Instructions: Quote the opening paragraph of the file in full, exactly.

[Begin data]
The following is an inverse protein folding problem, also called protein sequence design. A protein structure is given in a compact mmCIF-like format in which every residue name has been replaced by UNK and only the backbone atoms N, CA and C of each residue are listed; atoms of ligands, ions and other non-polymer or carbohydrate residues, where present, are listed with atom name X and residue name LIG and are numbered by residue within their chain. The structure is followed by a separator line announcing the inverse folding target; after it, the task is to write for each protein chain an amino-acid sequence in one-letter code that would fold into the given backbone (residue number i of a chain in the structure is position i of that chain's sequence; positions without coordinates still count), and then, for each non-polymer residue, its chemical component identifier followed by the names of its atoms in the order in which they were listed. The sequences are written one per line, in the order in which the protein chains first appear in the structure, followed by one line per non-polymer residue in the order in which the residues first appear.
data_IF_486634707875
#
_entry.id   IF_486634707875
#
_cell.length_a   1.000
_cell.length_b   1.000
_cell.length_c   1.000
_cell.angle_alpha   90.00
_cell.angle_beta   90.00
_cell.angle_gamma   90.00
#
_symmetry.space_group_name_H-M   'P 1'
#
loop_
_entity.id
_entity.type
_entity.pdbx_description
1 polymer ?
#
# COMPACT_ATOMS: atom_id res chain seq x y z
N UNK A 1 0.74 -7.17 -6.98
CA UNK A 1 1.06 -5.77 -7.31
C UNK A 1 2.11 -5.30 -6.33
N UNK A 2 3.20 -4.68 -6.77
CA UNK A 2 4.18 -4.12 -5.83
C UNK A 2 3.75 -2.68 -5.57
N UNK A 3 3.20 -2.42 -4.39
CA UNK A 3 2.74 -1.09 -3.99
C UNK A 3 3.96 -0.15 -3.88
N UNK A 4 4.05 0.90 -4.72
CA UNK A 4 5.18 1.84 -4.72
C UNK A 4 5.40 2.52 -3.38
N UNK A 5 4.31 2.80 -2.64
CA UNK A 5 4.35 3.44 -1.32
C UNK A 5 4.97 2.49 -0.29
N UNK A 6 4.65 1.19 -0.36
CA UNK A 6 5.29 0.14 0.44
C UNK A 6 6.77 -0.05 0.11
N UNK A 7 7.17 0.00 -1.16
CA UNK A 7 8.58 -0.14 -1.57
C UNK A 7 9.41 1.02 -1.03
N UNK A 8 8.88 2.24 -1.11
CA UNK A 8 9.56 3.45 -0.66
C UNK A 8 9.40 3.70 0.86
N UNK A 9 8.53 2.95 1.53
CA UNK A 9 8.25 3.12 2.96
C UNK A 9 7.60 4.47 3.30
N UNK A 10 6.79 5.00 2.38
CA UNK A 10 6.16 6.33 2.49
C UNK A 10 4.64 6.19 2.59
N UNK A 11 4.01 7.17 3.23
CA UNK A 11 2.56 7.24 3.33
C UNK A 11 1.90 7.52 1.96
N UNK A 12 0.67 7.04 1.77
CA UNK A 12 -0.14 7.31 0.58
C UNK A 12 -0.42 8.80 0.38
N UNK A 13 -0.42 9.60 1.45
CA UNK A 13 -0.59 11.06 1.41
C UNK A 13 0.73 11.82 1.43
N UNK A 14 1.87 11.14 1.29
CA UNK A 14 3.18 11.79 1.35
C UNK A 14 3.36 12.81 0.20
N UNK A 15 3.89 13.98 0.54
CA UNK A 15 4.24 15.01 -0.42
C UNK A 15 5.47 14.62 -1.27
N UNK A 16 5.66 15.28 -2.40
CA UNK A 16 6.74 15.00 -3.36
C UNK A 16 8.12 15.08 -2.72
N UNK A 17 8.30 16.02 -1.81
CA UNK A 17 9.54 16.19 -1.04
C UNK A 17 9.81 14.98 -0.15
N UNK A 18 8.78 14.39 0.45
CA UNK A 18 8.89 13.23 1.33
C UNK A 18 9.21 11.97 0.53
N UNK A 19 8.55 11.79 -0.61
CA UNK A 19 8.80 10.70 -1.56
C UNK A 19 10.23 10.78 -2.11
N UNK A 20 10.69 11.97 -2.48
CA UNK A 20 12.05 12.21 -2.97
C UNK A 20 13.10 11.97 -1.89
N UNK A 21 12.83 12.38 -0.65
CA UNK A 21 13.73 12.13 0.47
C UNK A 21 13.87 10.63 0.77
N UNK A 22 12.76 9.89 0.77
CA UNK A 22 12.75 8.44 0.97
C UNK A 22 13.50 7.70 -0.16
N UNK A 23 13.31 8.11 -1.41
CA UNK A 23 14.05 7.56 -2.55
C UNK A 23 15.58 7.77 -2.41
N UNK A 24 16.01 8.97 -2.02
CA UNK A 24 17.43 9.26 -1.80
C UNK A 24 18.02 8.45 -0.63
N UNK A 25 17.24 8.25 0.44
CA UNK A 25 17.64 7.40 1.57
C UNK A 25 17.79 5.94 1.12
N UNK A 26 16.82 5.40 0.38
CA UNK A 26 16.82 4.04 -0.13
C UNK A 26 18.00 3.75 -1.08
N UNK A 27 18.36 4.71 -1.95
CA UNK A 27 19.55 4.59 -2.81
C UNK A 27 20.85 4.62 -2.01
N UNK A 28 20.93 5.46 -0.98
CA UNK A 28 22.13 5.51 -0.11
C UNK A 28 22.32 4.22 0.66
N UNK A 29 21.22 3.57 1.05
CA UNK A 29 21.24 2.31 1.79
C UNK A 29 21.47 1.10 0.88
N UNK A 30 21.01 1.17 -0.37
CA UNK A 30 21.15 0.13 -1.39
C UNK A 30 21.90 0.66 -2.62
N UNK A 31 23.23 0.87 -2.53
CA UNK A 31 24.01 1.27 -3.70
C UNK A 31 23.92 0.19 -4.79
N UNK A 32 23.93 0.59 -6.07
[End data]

The following is an inverse protein folding problem, also called protein sequence design. A protein structure is given in a compact mmCIF-like format in which every residue name has been replaced by UNK and only the backbone atoms N, CA and C of each residue are listed; atoms of ligands, ions and other non-polymer or carbohydrate residues, where present, are listed with atom name X and residue name LIG and are numbered by residue within their chain. The structure is followed by a separator line announcing the inverse folding target; after it, the task is to write for each protein chain an amino-acid sequence in one-letter code that would fold into the given backbone (residue number i of a chain in the structure is position i of that chain's sequence; positions without coordinates still count), and then, for each non-polymer residue, its chemical component identifier followed by the names of its atoms in the order in which they were listed. The sequences are written one per line, in the order in which the protein chains first appear in the structure, followed by one line per non-polymer residue in the order in which the residues first appear.